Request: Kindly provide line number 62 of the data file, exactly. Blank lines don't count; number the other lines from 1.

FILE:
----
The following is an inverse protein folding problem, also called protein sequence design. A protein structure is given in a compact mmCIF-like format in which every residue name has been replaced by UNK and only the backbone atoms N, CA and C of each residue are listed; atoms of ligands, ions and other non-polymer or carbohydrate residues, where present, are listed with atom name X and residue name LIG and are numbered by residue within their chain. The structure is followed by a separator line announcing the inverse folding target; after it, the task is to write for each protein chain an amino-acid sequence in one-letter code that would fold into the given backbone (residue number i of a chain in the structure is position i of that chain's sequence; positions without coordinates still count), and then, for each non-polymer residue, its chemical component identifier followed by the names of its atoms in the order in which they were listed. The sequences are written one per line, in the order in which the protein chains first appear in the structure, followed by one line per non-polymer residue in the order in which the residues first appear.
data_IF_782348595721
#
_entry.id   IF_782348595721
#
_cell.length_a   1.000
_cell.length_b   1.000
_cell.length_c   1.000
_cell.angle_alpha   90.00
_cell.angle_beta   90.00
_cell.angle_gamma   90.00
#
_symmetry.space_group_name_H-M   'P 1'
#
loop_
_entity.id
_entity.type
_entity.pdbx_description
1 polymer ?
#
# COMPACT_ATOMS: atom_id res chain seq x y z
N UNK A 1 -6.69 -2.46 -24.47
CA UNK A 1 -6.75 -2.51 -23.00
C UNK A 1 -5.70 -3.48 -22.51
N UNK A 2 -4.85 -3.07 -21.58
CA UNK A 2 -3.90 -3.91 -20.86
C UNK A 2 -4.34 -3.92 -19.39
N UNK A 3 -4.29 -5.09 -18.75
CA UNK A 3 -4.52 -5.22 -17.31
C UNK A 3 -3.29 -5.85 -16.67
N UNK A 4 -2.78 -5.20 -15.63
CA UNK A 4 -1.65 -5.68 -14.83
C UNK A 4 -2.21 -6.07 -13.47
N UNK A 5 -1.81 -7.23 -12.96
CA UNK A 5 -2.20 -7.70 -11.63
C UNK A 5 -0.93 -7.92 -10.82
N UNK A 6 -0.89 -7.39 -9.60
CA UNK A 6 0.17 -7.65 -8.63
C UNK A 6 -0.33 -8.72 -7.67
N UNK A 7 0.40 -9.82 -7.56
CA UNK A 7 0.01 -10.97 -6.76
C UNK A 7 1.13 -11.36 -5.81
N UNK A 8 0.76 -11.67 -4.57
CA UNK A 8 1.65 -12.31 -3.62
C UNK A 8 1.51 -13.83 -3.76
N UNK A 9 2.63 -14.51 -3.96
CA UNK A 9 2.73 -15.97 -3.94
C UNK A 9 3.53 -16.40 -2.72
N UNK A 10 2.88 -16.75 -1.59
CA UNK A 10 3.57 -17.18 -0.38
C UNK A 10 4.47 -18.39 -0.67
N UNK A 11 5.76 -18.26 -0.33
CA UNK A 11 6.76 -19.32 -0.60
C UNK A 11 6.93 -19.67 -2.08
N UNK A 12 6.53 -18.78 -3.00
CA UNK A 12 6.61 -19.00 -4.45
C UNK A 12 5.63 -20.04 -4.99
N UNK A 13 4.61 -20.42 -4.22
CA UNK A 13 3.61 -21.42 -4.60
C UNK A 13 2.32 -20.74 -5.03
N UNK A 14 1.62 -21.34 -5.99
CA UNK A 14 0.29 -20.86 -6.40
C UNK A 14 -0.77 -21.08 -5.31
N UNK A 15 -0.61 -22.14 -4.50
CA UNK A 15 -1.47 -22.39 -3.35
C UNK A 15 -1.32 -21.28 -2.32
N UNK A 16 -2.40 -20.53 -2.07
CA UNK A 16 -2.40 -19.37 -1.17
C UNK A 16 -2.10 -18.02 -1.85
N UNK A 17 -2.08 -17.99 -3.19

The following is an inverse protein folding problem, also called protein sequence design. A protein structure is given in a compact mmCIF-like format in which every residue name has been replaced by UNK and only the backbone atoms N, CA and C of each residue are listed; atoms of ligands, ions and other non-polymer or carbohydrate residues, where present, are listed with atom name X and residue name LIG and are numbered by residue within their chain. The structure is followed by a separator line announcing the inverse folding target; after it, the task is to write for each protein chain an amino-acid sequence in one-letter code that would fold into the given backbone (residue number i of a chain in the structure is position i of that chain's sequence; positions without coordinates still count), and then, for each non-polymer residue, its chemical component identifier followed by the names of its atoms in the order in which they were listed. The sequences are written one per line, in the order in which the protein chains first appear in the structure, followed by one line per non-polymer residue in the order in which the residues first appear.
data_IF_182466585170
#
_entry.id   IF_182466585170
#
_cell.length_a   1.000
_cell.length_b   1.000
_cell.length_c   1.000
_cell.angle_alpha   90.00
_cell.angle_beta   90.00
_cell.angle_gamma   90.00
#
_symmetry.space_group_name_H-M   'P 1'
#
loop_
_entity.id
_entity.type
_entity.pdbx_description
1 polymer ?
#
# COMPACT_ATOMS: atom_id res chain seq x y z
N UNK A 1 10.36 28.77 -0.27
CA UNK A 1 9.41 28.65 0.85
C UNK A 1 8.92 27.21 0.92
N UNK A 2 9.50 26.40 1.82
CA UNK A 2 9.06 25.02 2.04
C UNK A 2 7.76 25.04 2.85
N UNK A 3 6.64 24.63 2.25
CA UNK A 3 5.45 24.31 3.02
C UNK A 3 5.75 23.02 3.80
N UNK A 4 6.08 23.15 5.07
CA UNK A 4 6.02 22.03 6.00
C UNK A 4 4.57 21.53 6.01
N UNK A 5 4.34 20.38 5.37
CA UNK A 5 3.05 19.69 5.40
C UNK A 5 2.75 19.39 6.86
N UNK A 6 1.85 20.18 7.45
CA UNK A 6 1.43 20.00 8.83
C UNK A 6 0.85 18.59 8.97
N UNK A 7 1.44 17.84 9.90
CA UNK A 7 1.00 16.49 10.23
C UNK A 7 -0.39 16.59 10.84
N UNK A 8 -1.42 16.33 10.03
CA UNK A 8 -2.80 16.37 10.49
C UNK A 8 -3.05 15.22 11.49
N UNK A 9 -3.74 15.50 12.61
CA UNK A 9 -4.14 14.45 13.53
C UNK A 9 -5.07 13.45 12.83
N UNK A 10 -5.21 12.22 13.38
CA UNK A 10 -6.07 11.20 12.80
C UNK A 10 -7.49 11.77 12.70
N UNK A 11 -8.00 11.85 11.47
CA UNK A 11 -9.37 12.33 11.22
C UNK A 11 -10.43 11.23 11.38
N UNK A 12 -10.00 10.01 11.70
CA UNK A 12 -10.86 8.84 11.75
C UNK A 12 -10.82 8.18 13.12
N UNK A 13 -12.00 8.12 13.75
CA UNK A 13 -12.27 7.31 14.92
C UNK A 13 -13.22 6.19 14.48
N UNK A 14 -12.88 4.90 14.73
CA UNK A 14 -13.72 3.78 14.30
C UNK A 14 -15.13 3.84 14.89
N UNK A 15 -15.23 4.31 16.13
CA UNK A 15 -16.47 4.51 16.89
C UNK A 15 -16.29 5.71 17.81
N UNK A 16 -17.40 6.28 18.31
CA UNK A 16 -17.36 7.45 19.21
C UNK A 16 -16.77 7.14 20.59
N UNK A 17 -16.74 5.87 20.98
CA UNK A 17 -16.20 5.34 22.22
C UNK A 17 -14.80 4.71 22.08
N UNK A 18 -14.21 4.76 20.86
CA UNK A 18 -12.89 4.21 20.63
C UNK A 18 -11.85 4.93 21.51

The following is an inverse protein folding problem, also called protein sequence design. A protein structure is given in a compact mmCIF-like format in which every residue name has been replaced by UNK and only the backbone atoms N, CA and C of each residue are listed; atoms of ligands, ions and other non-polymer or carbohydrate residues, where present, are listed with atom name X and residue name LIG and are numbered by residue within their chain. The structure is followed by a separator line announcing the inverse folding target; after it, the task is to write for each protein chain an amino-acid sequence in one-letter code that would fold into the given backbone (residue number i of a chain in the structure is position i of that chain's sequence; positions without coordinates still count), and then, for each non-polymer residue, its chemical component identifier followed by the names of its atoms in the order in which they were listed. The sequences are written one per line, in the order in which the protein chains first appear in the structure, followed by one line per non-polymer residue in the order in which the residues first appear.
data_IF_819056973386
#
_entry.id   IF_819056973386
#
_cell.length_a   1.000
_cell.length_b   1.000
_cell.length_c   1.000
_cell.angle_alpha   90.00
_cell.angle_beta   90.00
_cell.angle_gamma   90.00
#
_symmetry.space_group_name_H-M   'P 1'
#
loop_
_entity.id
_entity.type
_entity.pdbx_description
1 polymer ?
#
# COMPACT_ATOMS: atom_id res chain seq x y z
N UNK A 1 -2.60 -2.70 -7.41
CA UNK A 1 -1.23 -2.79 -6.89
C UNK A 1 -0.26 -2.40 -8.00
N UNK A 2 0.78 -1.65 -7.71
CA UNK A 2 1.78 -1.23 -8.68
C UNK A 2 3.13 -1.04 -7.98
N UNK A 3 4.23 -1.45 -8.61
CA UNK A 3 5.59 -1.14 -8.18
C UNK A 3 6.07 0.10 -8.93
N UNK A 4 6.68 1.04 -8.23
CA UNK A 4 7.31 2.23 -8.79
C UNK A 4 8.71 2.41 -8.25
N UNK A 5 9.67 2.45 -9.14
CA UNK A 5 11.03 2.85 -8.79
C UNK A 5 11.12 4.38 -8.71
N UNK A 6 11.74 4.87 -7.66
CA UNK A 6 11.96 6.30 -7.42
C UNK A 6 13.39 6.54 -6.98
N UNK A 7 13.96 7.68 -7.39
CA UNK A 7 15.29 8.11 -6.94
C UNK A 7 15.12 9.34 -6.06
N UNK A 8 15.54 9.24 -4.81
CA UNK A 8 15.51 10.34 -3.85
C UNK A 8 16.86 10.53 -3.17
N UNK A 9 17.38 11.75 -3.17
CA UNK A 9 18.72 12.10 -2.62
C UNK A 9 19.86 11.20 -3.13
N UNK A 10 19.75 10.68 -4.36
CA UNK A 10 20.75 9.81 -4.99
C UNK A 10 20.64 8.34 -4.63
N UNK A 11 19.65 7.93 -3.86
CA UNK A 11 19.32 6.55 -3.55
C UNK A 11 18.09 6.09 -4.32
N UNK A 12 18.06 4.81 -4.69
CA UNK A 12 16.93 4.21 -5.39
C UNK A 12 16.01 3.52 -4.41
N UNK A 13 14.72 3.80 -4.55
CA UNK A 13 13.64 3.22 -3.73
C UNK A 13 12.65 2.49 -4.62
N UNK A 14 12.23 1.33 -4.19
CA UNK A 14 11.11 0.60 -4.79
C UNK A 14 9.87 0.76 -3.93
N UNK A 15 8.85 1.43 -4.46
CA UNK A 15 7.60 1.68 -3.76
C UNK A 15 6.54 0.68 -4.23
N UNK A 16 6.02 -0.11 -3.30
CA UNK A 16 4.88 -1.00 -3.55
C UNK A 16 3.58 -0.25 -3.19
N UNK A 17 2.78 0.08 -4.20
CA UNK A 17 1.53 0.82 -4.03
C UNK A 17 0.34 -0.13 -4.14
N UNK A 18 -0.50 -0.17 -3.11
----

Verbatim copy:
CA UNK A 14 0.29 -20.86 -6.40